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Latest Parkfield, California Stories

Why Some Quakes Shake Faster Revealed By Tabletop Fault Model
2012-10-31 15:28:04

University of California - Berkeley The more time it takes for an earthquake fault to heal, the faster the shake it will produce when it finally ruptures, according to a new study by engineers at the University of California, Berkeley, who conducted their work using a tabletop model of a quake fault. "The high frequency waves of an earthquake – the kind that produces the rapid jolts – are not well understood because they are more difficult to measure and more difficult to...

Caltech Researchers Gain Greater Insight Into Earthquake Cycles
2012-05-11 08:08:27

New dynamic computer model first to show full history of a fault segment For those who study earthquakes, one major challenge has been trying to understand all the physics of a fault–both during an earthquake and at times of "rest"–in order to know more about how a particular region may behave in the future. Now, researchers at the California Institute of Technology (Caltech) have developed the first computer model of an earthquake-producing fault segment that reproduces, in a...

earthquake
2011-08-29 08:23:39

  Scientists hope findings bring them closer to earthquake forecasting "What do I remember about an earthquake? I was in the 7th grade. All of a sudden the floor just started shaking. Desks were falling over. Kids were falling on the ground. It was so scary. It happened so quickly!" For people like Tony Zurnick, part of growing up in California was getting caught off guard by the sudden rumbles of earthquakes. Anyone who has lived through a major earthquake will tell you they'd...

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2009-12-23 14:50:00

Link to earthquakes unclear, but tremors seem to increase stress on shallower fracture zone The faint tug of the sun and moon on the San Andreas Fault stimulates tremors deep underground, suggesting that the rock 15 miles below is lubricated with highly pressurized water that allows the rock to slip with little effort, according to a new study by University of California, Berkeley, seismologists. "Tremors seem to be extremely sensitive to minute stress changes," said Roland Brgmann, UC...

2009-11-23 09:43:37

Using a technique normally used for detecting weak tremors, scientists at the Georgia Institute of Technology discovered that the 2004 magnitude 6 earthquake along the Parkfield section of the San Andreas fault exhibited almost 11 times more aftershocks than previously thought.  The research appears online in Nature Geoscience and will appear in print in a forthcoming edition. "We found almost 11 times more events in the first three days after the main event. That's surprising because...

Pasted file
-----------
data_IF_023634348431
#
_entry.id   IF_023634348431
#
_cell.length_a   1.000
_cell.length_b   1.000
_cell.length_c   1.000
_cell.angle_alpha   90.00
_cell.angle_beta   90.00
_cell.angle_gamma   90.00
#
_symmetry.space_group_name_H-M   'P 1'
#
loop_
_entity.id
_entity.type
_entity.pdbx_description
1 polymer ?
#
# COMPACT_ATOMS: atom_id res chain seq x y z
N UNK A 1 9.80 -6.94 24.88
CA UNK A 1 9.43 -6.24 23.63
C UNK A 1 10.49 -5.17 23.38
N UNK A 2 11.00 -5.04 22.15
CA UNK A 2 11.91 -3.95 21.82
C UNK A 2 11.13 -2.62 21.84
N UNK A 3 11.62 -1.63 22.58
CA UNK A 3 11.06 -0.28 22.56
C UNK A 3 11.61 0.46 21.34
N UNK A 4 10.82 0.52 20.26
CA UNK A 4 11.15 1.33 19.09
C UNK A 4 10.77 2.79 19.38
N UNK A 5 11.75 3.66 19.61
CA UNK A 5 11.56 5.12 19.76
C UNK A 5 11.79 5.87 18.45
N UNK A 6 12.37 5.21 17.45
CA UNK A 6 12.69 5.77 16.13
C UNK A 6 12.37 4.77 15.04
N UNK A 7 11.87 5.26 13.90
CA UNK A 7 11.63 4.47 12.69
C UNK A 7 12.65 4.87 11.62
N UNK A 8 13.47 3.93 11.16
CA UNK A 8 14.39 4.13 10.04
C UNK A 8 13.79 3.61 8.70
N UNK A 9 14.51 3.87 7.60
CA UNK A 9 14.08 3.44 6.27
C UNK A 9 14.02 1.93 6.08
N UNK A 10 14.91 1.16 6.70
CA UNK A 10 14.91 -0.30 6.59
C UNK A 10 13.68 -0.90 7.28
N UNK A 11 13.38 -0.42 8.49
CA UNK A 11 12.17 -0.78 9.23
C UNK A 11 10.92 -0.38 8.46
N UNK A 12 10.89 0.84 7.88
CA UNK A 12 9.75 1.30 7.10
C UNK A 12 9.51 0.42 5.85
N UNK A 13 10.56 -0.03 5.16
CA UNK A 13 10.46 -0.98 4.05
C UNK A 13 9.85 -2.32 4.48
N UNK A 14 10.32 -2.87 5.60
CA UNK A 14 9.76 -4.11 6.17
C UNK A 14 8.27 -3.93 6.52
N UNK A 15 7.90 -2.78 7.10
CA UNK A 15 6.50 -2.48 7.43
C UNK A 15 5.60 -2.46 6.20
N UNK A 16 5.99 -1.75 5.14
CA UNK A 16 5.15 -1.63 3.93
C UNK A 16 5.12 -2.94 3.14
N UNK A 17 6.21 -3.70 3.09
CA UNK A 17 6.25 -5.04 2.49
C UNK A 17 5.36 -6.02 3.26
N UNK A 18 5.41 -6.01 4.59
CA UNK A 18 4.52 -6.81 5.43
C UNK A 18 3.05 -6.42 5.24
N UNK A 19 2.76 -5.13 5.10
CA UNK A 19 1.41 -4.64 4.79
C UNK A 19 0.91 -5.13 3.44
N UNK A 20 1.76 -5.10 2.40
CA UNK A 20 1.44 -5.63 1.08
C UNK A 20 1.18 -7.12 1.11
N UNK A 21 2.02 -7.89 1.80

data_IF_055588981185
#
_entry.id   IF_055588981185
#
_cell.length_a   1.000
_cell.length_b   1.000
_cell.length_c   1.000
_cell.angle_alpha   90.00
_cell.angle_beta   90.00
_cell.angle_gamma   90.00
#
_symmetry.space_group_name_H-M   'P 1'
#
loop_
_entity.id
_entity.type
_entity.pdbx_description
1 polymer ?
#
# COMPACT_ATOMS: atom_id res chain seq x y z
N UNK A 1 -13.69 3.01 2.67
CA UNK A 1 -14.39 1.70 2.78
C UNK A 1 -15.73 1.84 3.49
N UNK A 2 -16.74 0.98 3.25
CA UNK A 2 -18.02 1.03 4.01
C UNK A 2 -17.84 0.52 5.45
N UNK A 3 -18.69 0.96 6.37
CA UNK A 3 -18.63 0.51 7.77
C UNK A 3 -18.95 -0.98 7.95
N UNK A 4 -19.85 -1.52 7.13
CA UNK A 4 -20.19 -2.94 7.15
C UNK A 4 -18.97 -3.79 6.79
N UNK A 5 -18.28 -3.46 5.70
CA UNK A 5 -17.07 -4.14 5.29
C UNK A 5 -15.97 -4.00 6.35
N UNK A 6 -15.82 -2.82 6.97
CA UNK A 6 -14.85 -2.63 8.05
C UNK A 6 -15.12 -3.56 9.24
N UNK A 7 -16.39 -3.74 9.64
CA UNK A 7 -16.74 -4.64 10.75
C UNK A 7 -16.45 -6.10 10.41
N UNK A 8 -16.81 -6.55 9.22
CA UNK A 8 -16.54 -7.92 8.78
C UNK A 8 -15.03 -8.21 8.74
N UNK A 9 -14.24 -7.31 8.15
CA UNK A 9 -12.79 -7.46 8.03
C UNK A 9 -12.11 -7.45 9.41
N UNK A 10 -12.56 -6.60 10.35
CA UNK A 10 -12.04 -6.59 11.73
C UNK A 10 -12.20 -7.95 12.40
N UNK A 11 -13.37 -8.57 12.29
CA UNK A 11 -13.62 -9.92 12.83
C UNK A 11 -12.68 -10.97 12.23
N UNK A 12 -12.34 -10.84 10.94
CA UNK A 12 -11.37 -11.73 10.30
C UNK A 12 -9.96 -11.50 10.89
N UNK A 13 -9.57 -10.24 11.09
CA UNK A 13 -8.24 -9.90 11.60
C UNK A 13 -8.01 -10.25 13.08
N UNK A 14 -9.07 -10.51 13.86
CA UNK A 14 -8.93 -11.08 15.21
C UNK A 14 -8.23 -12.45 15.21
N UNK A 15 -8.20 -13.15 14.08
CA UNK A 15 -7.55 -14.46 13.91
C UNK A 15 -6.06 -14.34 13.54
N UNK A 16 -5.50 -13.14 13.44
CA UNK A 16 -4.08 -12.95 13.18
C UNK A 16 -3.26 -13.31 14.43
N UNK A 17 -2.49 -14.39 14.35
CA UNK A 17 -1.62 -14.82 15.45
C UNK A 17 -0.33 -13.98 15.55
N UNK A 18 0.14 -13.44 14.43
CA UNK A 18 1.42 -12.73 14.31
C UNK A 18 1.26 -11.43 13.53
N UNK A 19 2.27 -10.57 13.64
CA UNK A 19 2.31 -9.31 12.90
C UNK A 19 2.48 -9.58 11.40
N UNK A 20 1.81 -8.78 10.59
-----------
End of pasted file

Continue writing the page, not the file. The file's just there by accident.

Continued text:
2009-10-05 12:46:11

U.S. scientists studying the giant 2004 earthquake that caused Indian Ocean tsunamis say they've determined the quake weakened part of the San Andreas Fault. The seismologists said their findings suggest the Earth's largest earthquakes can weaken fault zones worldwide and might trigger periods of increased global seismic activity. An unusually high number of magnitude 8 earthquakes occurred worldwide in 2005 and 2006, said Rice University Associate Professor Fenglin Niu, one of the study's...

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2009-10-01 06:35:00

Researchers at the Carnegie Institution say that they have discovered a method of measuring and monitoring geological fault lines beneath the Earth's crust"”a development that could significantly enhance scientists' ability to accurately predict earthquakes. Geologists previously had no means with which to detect and measure the fluctuating strength of faults that are hidden beneath the Earth's surface.  Now, however, researchers from the Carnegie Institution's Department of...

2009-07-10 09:49:26

Tremors deep within the San Andreas Fault suggest California should not become complacent about future earthquakes, a leading seismologist said. The San Andreas fault is changing down deep and it's changing down deep in places where large earthquakes have happened in the past, said Robert Nadeau, a research seismologist at the University of California, Berkeley. Seismic activity in the central part of the fault has increased in the years since the magnitude 6.5 San Simeon quake in 2003 and...

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2009-07-10 06:25:00

A spike in mysterious underground rumblings observed on a section of the San Andreas fault near Parkfield, California, could indicate a build-up of stress and an increased likelihood of a major earthquake, said scientists at the University of California, Berkeley. The researchers monitored seismic activity along a heavily instrumented segment of the central San Andreas Fault from July 2001 to February 2009, and recorded more than 2,000 tremors lasting from minutes to nearly half an hour....


Word of the Day
callithump
  • A somewhat riotous parade, accompanied with the blowing of tin horns, and other discordant noises; also, a burlesque serenade; a charivari.
'Callithump' is a back-formation of 'callithumpian,' a 'fanciful formation' according to the Oxford English Dictionary. However, the English Dialect Dictionary, says 'Gallithumpians' is a Dorset and Devon word from the 1790s that refers to 'a society of radical social reformers' or 'noisy disturbers of elections and meetings.'
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